Release Date: November 11, 2008
To be a successful entry into the battleground that is the high-fantasy genre of RPGs, it takes a lot of effort in making your title stand out from the rest. Sacred 2: Fallen Angel makes strides to do just that, with colorful graphics that draw you in and gameplay that is close to the genre norm but with a few bells and whistles to spice things up. Building on the original in many ways, the title has a lot going for it, even in the early build that we got to experience.
The story of Sacred 2 takes place approximately 2,000 years before the events of the first game, chronicling the period of time after the fall of the Ancient Elves and the ensuing wars. The player fills the role of one the six playable classes, each with either the intent to restore balance to the world or plunge it completely into darkness and chaos. The classes that follow the Light are the Dryad, High Elves and Seraphim, while those that follow the Shadow are the Inquisitor, Shadow Warrior and Temple Guardian. Each class has its own nuances, such as being adept at melee combat, magic usage or other variables, and each plays markedly different from one another.
Combat in the game is real-time, with the left mouse button controlling the currently equipped weapon while the right casts the currently equipped spell. Enemies have certain weaknesses to exploit and strengths to avoid, and vice versa for your character, making combat a matter of thinking strategically just as much as it is clicking the attack button over and over again. Enemies in Sacred 2 can and will attack in large groups, and it's often up to the player to identify the high-priority targets, finish off weakened enemies, and keep an eye on his spell cooldowns if he wants to survive.
What this doesn't touch on is how fun combat can be. Releasing an arrow from the string of a longbow can drop an unsuspecting bandit from a good ways away, smashing in a kobold's face with a mace is a reward unto itself, and though the combat is characteristically repetitive, it doesn't really feel that way. When killed enemies drop their loot and enter a nice ragdoll effect, combat sometimes gets a visceral edge, as you can snag the loot while simultaneously marveling at how an enemy's body just flipped over the railing and off the bridge.
The variety of quests in Sacred 2 keep the player busy, which at times makes the game feel more like an open-world title than an RPG. Tons of entirely optional quests pepper the landscape, tasking the player with everything from slaughtering a number of enemies to rescuing prisoners or recovering stolen items. Though plot quests must be completed in order to advance the game, every one of those the player tackles will have been offset with 20 side-quests that you complete just for the heck of it — and the experience, money and the odd item, of course.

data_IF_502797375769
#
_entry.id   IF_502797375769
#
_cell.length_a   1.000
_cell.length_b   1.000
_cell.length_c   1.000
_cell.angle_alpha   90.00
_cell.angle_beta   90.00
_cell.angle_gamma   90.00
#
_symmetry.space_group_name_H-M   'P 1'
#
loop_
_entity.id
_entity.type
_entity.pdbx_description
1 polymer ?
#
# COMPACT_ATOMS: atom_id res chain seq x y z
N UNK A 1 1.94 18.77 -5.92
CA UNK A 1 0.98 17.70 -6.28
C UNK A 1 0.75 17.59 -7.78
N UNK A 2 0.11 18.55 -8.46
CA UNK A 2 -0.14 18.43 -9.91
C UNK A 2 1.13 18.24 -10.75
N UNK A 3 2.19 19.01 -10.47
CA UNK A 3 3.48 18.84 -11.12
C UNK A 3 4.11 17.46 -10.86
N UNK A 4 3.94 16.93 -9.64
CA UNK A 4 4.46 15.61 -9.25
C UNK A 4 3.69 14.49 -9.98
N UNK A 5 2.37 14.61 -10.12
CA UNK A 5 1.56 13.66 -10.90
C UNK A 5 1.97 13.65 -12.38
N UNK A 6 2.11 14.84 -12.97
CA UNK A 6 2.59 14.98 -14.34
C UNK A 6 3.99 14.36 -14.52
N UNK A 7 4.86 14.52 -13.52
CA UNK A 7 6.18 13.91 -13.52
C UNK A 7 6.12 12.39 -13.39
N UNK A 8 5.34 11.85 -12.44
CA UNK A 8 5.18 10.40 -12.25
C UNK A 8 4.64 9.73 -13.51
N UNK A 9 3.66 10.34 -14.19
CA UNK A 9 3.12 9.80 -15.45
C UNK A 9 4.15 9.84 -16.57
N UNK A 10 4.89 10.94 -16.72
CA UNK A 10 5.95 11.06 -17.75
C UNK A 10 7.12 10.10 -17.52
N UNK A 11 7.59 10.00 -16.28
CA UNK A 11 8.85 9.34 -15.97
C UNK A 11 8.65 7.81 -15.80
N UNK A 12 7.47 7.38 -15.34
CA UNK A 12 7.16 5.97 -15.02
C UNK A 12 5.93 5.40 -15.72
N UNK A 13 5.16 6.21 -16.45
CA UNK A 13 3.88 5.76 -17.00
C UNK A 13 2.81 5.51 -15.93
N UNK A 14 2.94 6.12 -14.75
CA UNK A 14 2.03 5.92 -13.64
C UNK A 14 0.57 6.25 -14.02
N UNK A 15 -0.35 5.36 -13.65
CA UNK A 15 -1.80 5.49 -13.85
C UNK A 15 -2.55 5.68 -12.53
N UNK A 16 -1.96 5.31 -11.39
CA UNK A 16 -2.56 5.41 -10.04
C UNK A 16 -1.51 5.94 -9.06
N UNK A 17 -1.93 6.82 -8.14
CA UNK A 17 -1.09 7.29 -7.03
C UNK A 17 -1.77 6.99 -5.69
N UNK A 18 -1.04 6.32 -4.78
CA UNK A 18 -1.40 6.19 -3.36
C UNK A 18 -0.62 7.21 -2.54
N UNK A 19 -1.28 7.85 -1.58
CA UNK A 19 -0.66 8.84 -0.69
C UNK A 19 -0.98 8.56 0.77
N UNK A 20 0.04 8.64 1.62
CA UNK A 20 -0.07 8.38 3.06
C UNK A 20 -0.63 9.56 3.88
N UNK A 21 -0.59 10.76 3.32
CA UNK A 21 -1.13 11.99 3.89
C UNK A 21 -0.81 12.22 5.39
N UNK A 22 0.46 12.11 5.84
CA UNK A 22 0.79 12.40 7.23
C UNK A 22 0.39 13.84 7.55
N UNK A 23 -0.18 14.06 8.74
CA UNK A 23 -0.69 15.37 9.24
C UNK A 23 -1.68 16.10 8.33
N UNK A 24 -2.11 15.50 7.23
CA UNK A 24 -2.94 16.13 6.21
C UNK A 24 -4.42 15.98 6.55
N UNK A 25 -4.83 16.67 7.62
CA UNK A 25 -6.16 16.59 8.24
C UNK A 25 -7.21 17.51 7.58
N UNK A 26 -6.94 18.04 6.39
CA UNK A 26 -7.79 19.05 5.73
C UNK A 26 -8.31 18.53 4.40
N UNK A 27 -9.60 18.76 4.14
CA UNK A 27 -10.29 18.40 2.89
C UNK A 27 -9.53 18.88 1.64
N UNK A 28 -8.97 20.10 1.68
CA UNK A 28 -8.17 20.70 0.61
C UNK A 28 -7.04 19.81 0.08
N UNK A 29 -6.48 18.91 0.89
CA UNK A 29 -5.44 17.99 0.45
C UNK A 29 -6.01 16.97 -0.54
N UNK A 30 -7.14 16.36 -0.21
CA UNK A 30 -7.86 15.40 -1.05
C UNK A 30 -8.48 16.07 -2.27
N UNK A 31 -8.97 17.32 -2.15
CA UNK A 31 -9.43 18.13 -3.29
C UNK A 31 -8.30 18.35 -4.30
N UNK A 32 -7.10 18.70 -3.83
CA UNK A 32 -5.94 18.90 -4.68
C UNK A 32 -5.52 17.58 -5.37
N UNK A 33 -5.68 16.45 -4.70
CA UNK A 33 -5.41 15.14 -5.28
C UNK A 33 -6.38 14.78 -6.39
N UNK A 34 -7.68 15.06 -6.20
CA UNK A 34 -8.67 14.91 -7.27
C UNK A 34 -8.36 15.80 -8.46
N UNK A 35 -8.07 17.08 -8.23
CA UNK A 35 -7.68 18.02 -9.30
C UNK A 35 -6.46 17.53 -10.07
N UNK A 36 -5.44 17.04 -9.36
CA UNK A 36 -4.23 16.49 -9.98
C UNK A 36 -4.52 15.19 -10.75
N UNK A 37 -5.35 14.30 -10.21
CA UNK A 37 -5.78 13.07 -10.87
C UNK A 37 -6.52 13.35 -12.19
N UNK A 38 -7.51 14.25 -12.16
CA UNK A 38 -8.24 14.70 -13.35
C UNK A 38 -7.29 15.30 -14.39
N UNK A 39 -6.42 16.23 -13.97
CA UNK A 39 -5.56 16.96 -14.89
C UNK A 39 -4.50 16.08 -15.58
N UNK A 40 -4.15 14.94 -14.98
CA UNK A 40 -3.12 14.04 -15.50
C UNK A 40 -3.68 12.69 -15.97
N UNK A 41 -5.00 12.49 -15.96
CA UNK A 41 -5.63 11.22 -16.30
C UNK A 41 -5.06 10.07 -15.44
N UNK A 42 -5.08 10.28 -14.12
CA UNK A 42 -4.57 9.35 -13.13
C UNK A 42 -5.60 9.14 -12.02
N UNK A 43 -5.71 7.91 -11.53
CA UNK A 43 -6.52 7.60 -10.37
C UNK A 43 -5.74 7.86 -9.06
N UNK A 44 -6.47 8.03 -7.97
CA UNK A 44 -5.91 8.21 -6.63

Although character creation in Sacred 2 doesn't allow for many options — the player can name the character and select the class — the default look doesn't stick around for very long. As soon as the items start rolling in, the player begins to take on a unique look. Item types in the game are numerous and bountiful, letting players tailor their armor set and weaponry to their character class and personal play style.
Leveling up in Sacred 2 is more or less the standard fare of increasing some of your stats, increasing the level of existing skills and learning new skills. For further customization, players can find items in their travels that instantly teach them new spells or strengthen existing ones. You may find yourself using a bow until you get a nice area-of-effect spell, switching to using that as an opener against a large group of enemies, and then dispatching the rest of their health with a long sword.
Graphically, Sacred 2 can be stunning. The aforementioned ragdoll physics are tastefully implemented and don't detract from the experience, but other aspects of the engine are more noteworthy. The title features a realistic day and night cycle that is gradual and slow, letting the game gradually change from the colorful palette of noon to the dark shadows cast by torches at night. Similarly, there is a weather system, and when lighting strikes during a heavy rainstorm, it briefly plunges the entire screen into a flash of light followed up by the crack of thunder. The use of color and lighting is a constant reminder that Sacred 2 really pushes the boundaries as to what is considered quality graphics for the genre, though not at the cost of detail or understanding what is happening on-screen.
The game's sound effects and music are equally impressive, with a wide variety used for both. Bashing in something's face with a mace sounds satisfying, though combat is generally mixed up with various clangs and cries of battle. Sacred 2 doesn't rely on repeating the exact same effect over and over, which is a godsend. Music in the game is tasteful and based on a variety of factors, and it never becomes overbearing, serving to accent the experience rather than drive it.
In short, Sacred 2: Fallen Angel has all of the staples of a classic role-playing game that implements decidedly modern ideas and effects. The preview build was missing a lot in the way of explanatory text, but it's still easy to look forward to what the final build may bring. The world is believable and well-rounded, the combat is engaging, and if the multiplayer pans out in the same manner, RPG fans will have a strong title to keep tabs on.
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